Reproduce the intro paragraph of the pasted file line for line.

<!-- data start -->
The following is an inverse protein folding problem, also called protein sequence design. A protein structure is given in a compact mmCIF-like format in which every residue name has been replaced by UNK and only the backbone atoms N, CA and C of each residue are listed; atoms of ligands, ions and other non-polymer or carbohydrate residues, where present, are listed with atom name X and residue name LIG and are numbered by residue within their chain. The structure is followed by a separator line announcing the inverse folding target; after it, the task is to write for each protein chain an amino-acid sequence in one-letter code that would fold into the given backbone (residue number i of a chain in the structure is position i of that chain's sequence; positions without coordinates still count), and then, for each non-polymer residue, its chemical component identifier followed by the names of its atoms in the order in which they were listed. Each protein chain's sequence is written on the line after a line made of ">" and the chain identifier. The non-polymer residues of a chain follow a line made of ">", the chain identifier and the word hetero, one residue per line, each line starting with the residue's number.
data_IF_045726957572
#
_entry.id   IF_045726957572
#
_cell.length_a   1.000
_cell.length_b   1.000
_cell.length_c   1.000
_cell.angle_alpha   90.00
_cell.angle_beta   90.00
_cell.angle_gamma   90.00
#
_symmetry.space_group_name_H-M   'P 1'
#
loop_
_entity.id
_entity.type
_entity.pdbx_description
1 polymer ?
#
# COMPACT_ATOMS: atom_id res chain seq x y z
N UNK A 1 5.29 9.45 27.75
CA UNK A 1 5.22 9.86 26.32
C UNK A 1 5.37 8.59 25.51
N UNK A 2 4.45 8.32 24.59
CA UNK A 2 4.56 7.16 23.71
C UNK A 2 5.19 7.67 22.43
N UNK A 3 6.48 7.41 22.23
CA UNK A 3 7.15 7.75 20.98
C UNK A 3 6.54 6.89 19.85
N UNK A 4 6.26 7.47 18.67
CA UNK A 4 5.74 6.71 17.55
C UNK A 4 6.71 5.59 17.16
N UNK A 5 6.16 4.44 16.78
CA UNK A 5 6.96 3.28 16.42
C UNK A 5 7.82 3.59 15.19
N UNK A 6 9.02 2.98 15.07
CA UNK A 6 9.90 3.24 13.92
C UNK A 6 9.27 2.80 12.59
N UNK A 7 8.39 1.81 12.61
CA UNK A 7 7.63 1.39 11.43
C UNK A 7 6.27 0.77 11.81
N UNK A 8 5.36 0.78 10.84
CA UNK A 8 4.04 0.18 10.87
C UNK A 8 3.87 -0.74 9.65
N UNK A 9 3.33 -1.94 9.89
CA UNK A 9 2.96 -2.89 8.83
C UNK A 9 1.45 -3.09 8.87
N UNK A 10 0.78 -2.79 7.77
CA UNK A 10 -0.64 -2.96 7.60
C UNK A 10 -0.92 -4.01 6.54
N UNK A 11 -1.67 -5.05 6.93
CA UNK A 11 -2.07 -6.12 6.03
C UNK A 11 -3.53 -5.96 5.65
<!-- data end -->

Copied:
The following is an inverse protein folding problem, also called protein sequence design. A protein structure is given in a compact mmCIF-like format in which every residue name has been replaced by UNK and only the backbone atoms N, CA and C of each residue are listed; atoms of ligands, ions and other non-polymer or carbohydrate residues, where present, are listed with atom name X and residue name LIG and are numbered by residue within their chain. The structure is followed by a separator line announcing the inverse folding target; after it, the task is to write for each protein chain an amino-acid sequence in one-letter code that would fold into the given backbone (residue number i of a chain in the structure is position i of that chain's sequence; positions without coordinates still count), and then, for each non-polymer residue, its chemical component identifier followed by the names of its atoms in the order in which they were listed. Each protein chain's sequence is written on the line after a line made of ">" and the chain identifier. The non-polymer residues of a chain follow a line made of ">", the chain identifier and the word hetero, one residue per line, each line starting with the residue's number.